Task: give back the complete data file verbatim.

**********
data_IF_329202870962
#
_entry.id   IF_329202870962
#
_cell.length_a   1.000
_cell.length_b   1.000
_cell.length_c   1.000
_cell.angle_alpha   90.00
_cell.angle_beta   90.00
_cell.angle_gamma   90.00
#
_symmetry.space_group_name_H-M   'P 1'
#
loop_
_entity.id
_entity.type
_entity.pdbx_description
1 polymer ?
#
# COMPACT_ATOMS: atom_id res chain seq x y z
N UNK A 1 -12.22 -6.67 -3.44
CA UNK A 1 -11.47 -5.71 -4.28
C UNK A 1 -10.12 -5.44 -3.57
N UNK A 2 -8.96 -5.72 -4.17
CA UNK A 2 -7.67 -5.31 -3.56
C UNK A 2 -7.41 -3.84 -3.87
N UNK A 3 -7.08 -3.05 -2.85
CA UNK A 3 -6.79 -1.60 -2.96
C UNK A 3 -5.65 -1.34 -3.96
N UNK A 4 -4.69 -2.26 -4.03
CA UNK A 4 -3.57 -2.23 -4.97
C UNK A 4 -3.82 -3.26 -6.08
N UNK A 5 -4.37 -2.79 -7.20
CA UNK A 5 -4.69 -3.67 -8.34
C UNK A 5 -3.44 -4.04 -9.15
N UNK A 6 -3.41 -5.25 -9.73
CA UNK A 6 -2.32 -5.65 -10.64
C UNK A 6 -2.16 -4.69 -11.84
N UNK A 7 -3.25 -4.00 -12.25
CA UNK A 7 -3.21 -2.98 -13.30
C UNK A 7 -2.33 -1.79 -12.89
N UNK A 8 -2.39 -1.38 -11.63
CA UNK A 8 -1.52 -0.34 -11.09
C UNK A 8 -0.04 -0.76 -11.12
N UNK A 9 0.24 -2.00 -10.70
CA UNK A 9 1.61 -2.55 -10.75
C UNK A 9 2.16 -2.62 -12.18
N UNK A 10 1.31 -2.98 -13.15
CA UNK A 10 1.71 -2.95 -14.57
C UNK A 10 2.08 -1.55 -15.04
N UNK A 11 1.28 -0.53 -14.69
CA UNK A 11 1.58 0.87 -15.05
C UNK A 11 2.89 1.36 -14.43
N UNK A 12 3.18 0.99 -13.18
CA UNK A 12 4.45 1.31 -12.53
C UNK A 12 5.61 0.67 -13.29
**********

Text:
data_IF_329202870962
#
_entry.id   IF_329202870962
#
_cell.length_a   1.000
_cell.length_b   1.000
_cell.length_c   1.000
_cell.angle_alpha   90.00
_cell.angle_beta   90.00
_cell.angle_gamma   90.00
#
_symmetry.space_group_name_H-M   'P 1'
#
loop_
_entity.id
_entity.type
_entity.pdbx_description
1 polymer ?
#
# COMPACT_ATOMS: atom_id res chain seq x y z
N UNK A 1 -12.22 -6.67 -3.44
CA UNK A 1 -11.47 -5.71 -4.28
C UNK A 1 -10.12 -5.44 -3.57
N UNK A 2 -8.96 -5.72 -4.17
CA UNK A 2 -7.67 -5.31 -3.56
C UNK A 2 -7.41 -3.84 -3.87
N UNK A 3 -7.08 -3.05 -2.85
CA UNK A 3 -6.79 -1.60 -2.96
C UNK A 3 -5.65 -1.34 -3.96
N UNK A 4 -4.69 -2.26 -4.03
CA UNK A 4 -3.57 -2.23 -4.97
C UNK A 4 -3.82 -3.26 -6.08
N UNK A 5 -4.37 -2.79 -7.20
CA UNK A 5 -4.69 -3.67 -8.34
C UNK A 5 -3.44 -4.04 -9.15
N UNK A 6 -3.41 -5.25 -9.73
CA UNK A 6 -2.32 -5.65 -10.64
C UNK A 6 -2.16 -4.69 -11.84
N UNK A 7 -3.25 -4.00 -12.25
CA UNK A 7 -3.21 -2.98 -13.30
C UNK A 7 -2.33 -1.79 -12.89
N UNK A 8 -2.39 -1.38 -11.63
CA UNK A 8 -1.52 -0.34 -11.09
C UNK A 8 -0.04 -0.76 -11.12
N UNK A 9 0.24 -2.00 -10.70
CA UNK A 9 1.61 -2.55 -10.75
C UNK A 9 2.16 -2.62 -12.18
N UNK A 10 1.31 -2.98 -13.15
CA UNK A 10 1.71 -2.95 -14.57
C UNK A 10 2.08 -1.55 -15.04
N UNK A 11 1.28 -0.53 -14.69
CA UNK A 11 1.58 0.87 -15.05
C UNK A 11 2.89 1.36 -14.43
N UNK A 12 3.18 0.99 -13.18
CA UNK A 12 4.45 1.31 -12.53
C UNK A 12 5.61 0.67 -13.29